A logo is a part of a company's mythos. Shape, size, color, typeface, white space -- all of it contains visual clues about the underlying brand's ethos. The best ones aren't only immediately recognizable, they also subtly nudge you into a buying decision.

Visualize the Coca-Cola (NYSE:KO) logo. Feeling thirsty? What comes to mind when you think about Apple's (NASDAQ:AAPL) bittten apple,the Nike (NYSE:NKE) swoosh, or the grin that underlines Amazon's  (NASDAQ:AMZN)(NYSE:KO) name.

To illustrate the power of logos two French filmmakers created an Oscar-winning animated short called Logorama featuring 2,500 corporate logos used as characters and backdrops for the action film. The filmmakers explained, "Logorama presents us with an over-marketed world built only from logos and real trademarks...Logotypes are used to describe an alarming universe (similar to the one that we are living in) with all the graphic signs that accompany us everyday."

Undoubtedly you'll recognize most of these symbols. Here's a closer look at some of the most powerful company logos out there.

Amazon's logo is all about friendly customer service, and more...


Although it looks simple enough, there's a lot going on in Amazon's (NASDAQ:AMZN) logo design.

Note the smile underneath the word. In a TED talk Ron Gutman, author of Smile: The Astonishing Powers of a Simple Act, noted a smile lights up your brain as if you had eaten 2,000 bars of chocolate, according to British researchers, and added, " A recent study at Penn State University found that when you smile, you don't only appear to be more likable and courteous, but you actually appear to be more competent."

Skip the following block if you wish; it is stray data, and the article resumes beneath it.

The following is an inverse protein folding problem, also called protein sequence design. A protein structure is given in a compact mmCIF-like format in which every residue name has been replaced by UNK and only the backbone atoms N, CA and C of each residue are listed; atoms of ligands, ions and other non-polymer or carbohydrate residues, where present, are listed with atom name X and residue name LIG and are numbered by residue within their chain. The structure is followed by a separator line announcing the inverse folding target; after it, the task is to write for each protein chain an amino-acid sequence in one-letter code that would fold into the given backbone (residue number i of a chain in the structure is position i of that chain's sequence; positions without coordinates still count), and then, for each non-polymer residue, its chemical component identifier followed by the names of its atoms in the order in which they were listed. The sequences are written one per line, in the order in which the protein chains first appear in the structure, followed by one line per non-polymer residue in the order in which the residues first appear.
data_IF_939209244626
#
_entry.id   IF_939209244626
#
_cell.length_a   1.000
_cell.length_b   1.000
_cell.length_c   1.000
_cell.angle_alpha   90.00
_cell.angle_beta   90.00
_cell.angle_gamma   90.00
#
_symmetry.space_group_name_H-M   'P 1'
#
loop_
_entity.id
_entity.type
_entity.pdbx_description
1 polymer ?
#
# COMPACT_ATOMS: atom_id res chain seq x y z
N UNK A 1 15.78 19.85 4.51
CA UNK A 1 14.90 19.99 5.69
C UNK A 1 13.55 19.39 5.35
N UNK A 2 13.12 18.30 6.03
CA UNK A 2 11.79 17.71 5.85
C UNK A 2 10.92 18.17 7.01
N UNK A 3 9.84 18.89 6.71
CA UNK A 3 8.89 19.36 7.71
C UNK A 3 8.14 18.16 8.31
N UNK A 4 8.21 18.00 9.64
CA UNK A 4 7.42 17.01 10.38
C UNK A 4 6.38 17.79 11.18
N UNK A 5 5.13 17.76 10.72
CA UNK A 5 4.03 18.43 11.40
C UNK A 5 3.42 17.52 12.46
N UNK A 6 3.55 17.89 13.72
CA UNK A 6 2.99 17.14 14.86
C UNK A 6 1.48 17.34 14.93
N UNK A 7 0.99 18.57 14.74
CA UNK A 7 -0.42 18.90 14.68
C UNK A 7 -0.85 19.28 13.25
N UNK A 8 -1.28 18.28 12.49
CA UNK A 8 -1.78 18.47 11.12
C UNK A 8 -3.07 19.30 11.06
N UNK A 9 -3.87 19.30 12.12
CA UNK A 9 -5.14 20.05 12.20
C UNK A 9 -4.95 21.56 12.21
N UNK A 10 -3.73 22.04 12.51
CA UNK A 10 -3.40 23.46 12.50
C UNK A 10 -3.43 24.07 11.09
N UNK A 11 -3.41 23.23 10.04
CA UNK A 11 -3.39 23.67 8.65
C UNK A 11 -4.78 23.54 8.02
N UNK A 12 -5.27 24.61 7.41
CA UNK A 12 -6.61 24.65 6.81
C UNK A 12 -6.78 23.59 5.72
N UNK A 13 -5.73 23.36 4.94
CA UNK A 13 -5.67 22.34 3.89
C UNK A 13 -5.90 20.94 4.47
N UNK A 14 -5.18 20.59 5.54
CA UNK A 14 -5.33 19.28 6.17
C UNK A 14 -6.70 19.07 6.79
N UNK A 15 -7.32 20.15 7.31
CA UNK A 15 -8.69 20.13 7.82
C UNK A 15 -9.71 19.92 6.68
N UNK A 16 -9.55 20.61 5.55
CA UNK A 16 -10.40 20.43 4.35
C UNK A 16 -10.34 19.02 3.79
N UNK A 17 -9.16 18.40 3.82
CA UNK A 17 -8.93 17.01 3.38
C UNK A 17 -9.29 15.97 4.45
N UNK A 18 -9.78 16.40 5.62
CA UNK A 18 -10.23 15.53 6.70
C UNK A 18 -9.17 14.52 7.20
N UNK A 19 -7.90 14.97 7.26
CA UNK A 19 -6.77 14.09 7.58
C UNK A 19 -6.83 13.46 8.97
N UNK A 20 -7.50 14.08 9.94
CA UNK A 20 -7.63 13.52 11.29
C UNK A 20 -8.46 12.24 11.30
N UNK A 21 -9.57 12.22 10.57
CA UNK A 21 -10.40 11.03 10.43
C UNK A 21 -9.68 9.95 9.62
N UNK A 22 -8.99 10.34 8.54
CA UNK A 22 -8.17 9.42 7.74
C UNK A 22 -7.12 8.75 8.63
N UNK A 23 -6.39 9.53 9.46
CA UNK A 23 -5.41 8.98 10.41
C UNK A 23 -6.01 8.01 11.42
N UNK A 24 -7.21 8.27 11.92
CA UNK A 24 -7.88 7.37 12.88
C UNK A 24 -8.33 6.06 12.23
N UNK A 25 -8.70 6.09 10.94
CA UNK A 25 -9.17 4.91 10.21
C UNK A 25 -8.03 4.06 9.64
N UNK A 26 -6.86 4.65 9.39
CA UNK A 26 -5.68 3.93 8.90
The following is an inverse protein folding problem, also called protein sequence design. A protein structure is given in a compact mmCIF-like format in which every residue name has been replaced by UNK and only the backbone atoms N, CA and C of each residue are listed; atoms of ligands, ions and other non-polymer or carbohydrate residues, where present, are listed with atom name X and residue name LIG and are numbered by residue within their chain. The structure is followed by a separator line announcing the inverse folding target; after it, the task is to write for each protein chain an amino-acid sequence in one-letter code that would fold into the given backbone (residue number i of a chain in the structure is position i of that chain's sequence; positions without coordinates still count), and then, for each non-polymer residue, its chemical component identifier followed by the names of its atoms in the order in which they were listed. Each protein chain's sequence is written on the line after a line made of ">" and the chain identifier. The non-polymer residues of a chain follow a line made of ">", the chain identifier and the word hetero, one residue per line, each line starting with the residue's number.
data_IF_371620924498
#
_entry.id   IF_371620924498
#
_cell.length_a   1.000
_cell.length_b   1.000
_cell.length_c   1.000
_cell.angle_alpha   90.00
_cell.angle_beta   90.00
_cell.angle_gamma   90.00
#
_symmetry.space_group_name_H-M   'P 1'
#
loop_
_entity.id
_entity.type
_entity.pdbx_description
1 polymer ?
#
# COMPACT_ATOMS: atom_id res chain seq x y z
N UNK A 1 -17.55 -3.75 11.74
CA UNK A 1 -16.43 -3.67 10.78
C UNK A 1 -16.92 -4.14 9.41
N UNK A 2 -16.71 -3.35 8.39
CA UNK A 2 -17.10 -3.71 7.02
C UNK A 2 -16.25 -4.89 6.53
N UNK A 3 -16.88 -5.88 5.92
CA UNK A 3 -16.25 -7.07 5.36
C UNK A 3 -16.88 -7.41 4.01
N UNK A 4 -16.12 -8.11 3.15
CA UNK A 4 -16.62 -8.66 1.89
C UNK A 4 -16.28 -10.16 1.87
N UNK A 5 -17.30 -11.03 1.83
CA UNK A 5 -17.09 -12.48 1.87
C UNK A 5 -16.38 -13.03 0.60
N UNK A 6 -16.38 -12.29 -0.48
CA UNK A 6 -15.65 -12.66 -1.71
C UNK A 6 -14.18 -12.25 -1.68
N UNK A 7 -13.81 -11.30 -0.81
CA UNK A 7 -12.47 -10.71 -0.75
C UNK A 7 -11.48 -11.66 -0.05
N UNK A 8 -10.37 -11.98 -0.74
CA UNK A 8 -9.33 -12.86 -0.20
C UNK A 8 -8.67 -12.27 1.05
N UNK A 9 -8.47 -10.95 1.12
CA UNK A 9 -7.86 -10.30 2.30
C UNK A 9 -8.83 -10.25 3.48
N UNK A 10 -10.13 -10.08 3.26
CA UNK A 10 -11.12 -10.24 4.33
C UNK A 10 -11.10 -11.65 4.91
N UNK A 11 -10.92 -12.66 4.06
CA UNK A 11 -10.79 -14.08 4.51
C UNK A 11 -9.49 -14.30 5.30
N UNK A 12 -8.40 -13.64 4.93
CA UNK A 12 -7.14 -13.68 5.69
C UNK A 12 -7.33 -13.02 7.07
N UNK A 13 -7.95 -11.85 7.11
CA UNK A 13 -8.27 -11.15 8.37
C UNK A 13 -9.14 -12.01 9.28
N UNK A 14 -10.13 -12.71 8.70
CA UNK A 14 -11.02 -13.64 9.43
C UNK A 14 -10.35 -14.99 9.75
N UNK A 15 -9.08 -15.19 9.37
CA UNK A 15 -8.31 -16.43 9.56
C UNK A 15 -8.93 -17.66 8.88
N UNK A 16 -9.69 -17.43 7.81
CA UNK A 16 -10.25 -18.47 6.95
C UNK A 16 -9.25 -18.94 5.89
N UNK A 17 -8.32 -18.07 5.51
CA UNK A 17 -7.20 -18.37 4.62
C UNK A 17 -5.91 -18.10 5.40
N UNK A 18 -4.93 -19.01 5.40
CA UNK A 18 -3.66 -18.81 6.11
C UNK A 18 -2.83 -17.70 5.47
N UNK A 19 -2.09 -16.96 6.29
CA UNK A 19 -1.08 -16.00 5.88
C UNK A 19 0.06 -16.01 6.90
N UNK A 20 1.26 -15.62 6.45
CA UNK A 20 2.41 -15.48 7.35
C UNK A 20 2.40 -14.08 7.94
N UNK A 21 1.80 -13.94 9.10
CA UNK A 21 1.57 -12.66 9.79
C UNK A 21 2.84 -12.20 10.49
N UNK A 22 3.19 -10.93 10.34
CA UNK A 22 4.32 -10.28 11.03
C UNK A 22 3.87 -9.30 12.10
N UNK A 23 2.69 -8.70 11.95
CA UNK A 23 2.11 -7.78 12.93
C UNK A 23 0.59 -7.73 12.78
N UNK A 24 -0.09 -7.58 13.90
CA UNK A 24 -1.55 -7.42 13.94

The smile may also represent its reputation for friendly customer service and partly explain why the global e-tailer with a P/E at 1,281.21 is now a 100 bagger.

But there is actually another hidden message in the Amazon logo beside the beaming smile; the smile is also an arrow underlining and advertising the A-to-Z variety of merchandise at Amazon. Clever, right?  

Nike's the swoosh conveys effortless speed


The Nike swoosh -- one of the most recognizable logos ever -- was designed by an art student in 1971 for $35. Swoosh designer Carolyn Davidson didn't go away with just beer money. Twelve years after she submitted her bill, Nike founder Phil Knight gave her a swoosh ring and an envelope of Nike stock. Hopefully she held on to that stock: It has appreciated over 21,000% since 1983.

According to logoblog, "The Nike SWOOSH logo represents the wing in the famous statue of the Greek Goddess of victory, Nike, who was the source of inspiration for many great and courageous warriors. Legend has it that a Greek would say, "When we go to battle and win, we say it is Nike."

Nike, a five star CAPS rated stock, has leveraged the swoosh to become a $68.7 billion market cap company synonymous with athletic gear. It is trading at a 26.15 trailing earnings multiple with a 1.1% yield. The stock continues to perform well even in a challenged retail environment, up 60% over the last year.

Coca-Cola's secret formula isn't just it's soda pop recipe

source: www.coca-colacompany.com

Companies usually spend much, much more to design or redesign logos. For example, PepsiCo spent $1 million on its logo redesign in 2008. In stark contrast, long-standing rival Coca-Cola spent nothing on its iconic logo. Zero. Zip. Nada. 

It was designed in 1885 by Coca-Cola inventor John Pemberton's accountant, Frank Mason Robinson, who liked the idea of two ornate Cs in Spencerian script, which was the popular handwriting style of the time.source: www.coca-colacompany.com